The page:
There are two topics associated with the backs of suspender pants: 1) suspender arrangements and 2) attachments. As far as we can tell, almost all of these pants crossed in back. The practicality of this arrangement resulted in it being adopted almost universally. The most common tyoe of attachment was sewing the suspender straps on to the back, but there were also button arrangements.
While the fronts of the various kinds of suspender pants are quite destinctive, the back all seem to be identical--crossed suspenders. As far as we can tell, almost all of these pants crossed in back as shown here (figure 1). The practicality of this arrangement resulted in it being adopted almost universally. We have never seen any different style. We only have a limited number of images showing the backs of these pants, but all the ones we have seen show the suspender crossed in the backs. A reader writes, "Almost all suspender straps were criss-crossed in the back. I've seen images that didn't cross in back, but if I remember correctly they tend to either be drawings or photos of theatrical productions or other imagined recreations. I think you are correct that virtually all of these pants criss-crossed the suspebder straps in back, but I can not back this up with any documentation." The nice thing about the internet is that it allows a transfer of information. Thus we post what we know, hoping readers will add to our information or provide additional insights. I believe the same is true for the same kind of suspender skirts for girls.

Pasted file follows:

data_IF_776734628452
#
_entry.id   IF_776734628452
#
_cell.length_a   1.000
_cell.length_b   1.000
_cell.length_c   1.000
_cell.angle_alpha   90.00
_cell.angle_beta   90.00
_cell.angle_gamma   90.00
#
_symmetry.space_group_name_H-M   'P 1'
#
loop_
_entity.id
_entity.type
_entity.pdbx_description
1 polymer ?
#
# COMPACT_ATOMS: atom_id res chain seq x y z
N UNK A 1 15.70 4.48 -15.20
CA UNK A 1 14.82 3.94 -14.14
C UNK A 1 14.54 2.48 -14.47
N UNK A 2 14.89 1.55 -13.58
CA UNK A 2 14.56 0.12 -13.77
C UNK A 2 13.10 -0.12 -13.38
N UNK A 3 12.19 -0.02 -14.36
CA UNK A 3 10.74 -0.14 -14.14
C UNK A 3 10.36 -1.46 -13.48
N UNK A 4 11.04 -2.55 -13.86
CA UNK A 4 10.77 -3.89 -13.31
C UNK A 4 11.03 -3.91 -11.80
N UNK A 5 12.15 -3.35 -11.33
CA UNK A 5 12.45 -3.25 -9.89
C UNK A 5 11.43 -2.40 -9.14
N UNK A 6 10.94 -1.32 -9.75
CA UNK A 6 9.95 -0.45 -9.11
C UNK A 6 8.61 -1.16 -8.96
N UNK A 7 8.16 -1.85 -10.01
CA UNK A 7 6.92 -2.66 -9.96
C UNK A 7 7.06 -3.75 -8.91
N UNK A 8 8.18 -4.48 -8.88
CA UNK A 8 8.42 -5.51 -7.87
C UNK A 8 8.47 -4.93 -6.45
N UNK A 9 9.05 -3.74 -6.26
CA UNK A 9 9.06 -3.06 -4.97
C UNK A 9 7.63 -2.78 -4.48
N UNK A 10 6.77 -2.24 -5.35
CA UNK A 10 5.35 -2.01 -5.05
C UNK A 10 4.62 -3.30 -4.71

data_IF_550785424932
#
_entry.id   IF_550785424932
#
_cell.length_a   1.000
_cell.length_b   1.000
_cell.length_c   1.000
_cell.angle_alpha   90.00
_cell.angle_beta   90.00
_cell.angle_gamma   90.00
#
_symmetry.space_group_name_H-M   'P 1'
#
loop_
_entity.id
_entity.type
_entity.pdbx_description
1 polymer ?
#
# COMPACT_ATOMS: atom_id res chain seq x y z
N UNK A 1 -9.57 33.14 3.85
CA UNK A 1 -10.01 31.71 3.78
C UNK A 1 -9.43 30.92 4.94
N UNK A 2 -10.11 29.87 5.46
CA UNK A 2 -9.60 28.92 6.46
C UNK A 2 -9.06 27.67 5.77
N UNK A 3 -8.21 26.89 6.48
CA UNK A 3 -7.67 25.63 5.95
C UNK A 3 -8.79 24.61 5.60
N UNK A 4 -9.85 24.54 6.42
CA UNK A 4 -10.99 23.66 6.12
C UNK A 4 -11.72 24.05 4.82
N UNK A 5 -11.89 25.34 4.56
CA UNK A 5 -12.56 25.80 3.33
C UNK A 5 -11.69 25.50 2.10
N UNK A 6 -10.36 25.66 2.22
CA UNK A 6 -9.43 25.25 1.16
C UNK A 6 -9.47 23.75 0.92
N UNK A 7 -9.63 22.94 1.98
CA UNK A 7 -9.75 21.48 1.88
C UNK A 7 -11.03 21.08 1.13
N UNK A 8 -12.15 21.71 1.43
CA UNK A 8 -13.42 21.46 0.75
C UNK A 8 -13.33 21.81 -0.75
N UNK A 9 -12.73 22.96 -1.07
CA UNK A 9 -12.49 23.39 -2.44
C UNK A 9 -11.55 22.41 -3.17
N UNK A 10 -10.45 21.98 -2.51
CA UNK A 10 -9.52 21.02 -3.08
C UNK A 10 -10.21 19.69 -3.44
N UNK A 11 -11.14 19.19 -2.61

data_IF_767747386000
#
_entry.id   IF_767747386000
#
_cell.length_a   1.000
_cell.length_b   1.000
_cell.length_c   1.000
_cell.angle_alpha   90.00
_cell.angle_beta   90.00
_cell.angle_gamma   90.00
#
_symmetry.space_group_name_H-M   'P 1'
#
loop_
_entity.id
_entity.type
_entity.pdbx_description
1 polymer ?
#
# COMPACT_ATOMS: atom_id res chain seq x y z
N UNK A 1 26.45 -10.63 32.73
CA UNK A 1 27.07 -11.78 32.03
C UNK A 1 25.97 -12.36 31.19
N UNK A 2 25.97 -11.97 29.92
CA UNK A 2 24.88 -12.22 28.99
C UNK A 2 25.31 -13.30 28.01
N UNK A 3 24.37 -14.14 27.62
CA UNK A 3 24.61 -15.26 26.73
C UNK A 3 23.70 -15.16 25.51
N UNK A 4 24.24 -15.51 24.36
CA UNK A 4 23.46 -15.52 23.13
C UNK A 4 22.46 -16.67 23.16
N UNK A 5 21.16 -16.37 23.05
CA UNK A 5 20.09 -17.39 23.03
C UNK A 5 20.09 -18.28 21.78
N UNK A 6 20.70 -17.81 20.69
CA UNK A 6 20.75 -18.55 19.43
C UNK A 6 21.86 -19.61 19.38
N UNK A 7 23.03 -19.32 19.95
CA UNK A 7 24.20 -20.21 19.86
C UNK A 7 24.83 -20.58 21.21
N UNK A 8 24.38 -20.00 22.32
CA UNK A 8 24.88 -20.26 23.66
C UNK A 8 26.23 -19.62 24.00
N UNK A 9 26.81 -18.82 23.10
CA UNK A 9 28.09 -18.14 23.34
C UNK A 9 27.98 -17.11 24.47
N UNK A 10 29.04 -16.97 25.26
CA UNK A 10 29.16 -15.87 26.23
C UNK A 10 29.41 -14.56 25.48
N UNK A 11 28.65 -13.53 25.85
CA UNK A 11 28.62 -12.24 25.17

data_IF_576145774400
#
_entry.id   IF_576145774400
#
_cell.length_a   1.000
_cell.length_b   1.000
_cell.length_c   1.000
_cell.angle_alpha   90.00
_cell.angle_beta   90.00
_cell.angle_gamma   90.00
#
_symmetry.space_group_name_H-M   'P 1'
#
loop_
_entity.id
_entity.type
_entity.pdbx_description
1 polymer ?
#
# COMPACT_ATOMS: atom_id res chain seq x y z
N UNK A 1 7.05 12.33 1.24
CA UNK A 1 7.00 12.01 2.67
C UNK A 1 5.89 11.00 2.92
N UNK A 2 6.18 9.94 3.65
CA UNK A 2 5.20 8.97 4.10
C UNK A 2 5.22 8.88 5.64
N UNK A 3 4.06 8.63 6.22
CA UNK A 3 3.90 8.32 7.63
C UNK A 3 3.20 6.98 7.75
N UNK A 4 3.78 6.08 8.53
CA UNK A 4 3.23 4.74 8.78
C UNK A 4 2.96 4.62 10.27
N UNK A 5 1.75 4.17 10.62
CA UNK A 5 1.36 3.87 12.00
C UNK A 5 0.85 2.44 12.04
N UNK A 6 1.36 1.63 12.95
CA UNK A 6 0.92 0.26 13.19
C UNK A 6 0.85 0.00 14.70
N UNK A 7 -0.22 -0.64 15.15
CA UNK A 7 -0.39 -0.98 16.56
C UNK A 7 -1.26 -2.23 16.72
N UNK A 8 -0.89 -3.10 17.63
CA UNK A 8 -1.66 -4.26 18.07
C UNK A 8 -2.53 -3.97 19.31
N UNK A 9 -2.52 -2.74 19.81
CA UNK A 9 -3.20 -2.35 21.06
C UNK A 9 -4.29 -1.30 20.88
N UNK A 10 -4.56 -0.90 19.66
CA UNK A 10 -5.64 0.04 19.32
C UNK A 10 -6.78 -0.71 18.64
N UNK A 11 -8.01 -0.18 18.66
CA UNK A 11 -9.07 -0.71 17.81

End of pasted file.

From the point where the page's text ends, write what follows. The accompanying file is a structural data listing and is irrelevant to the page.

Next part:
While the different types of suspender pats did not vary as to the back crossing arrangements, there were differences as to how the suspenders were attached at the back. This is a little difficult to assess because the great bulk of our images only show the front of suspender pants. This was not dependent on the type of suspender pants. Many were sewn on to to back as shown here (figure 1). A nother good example is an Amish boy. Sewing the straps on the front was also common, but we note a buttoning arrangement in front was much more common than in the back where sewing on the suspenders was very common. The most common types of suspender pants where the suspenders were not sewn on was lederhosen. We have also noted suspender pants that buttoned at the back. Some had proiminent white buttons. Others had colored buttons. We are not sure how common the different colors of burroins were. Nor do we know if other methods of attachment were used.